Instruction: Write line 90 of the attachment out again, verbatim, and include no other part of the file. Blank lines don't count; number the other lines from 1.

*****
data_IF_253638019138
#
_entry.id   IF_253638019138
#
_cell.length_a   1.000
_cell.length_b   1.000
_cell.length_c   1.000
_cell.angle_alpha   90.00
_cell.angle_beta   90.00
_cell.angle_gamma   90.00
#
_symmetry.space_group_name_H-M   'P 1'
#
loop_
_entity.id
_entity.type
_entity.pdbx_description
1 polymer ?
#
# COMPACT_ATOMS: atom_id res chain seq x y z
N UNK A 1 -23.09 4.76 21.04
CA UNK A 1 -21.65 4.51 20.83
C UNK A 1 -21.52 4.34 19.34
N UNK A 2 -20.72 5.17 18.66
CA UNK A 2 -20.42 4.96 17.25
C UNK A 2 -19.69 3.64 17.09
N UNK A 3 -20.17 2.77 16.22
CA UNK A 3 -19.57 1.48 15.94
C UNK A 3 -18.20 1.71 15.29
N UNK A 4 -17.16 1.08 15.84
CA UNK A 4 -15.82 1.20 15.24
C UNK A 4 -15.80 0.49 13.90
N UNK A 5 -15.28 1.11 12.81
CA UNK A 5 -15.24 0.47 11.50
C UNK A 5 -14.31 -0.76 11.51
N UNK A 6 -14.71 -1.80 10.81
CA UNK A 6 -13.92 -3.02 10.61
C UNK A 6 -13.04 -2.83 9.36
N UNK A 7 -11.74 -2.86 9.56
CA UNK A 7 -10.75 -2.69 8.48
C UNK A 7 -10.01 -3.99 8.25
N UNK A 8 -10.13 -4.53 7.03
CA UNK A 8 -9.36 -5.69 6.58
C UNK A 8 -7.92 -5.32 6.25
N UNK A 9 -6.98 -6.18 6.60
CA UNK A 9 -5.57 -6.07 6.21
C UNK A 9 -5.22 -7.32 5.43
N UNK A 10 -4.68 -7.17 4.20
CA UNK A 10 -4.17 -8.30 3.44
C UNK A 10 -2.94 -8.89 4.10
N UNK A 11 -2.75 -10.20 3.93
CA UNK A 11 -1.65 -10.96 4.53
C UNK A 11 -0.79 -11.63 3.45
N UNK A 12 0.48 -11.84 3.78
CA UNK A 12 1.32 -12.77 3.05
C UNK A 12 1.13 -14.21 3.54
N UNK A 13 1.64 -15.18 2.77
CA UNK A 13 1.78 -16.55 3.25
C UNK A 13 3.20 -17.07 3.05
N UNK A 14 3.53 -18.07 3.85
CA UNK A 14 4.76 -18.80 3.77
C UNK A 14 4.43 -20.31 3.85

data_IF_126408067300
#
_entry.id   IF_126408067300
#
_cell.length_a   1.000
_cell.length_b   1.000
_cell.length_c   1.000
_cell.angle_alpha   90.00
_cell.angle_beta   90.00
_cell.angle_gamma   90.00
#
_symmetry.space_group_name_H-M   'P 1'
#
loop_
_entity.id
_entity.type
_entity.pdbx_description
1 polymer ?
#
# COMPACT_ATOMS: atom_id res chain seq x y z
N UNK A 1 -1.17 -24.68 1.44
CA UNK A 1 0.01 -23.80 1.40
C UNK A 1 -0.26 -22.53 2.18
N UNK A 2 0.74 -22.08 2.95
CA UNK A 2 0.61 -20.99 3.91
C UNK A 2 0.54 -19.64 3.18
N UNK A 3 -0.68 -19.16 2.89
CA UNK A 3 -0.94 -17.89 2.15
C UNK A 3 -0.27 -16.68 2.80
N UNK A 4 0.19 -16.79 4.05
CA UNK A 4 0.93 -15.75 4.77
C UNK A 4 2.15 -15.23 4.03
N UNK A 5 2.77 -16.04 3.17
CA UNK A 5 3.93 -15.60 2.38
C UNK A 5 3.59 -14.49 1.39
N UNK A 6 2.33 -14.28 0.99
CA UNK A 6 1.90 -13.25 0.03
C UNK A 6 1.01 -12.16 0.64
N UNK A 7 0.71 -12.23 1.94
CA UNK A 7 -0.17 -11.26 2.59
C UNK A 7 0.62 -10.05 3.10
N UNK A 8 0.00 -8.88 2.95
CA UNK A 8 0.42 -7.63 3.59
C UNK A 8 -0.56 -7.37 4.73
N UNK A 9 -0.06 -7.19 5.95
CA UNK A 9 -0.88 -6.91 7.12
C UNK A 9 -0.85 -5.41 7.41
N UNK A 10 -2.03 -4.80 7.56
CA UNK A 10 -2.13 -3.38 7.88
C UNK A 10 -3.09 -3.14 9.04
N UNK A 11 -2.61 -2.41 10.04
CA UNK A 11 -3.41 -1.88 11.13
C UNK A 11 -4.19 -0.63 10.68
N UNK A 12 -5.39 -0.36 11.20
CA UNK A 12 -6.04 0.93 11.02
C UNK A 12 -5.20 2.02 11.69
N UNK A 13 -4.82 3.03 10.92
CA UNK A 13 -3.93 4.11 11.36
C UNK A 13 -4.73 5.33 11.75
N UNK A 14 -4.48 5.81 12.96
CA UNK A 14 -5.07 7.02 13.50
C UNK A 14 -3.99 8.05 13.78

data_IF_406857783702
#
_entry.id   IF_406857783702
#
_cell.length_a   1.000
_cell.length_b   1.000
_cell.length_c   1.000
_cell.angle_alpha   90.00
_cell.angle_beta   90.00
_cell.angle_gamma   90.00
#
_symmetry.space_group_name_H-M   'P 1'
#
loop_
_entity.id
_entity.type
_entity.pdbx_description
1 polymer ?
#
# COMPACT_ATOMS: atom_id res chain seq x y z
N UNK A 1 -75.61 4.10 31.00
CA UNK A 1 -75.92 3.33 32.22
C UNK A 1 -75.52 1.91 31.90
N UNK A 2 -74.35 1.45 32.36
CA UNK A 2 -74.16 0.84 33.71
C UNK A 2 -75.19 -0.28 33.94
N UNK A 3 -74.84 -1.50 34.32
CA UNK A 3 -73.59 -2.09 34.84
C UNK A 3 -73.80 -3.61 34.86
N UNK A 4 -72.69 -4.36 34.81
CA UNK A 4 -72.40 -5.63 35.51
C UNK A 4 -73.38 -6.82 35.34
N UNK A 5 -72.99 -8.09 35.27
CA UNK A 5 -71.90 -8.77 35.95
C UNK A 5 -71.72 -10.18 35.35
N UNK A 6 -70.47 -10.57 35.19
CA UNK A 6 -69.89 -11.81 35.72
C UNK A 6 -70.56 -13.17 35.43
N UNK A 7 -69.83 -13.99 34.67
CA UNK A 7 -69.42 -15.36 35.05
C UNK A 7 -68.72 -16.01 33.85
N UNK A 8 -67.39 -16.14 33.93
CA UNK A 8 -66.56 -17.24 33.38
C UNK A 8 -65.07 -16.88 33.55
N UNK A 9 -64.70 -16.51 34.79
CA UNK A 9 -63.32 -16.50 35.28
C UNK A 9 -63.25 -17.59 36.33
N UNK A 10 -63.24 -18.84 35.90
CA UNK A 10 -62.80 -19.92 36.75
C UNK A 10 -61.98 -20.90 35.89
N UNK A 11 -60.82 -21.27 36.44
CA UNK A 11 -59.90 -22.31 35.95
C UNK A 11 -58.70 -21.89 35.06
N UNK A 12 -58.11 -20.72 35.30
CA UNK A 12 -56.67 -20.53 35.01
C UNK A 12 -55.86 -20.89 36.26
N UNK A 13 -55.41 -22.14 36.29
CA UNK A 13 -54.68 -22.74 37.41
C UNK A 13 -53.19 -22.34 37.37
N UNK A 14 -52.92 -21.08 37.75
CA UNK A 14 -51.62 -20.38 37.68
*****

CA UNK A 3 -0.94 -17.89 2.15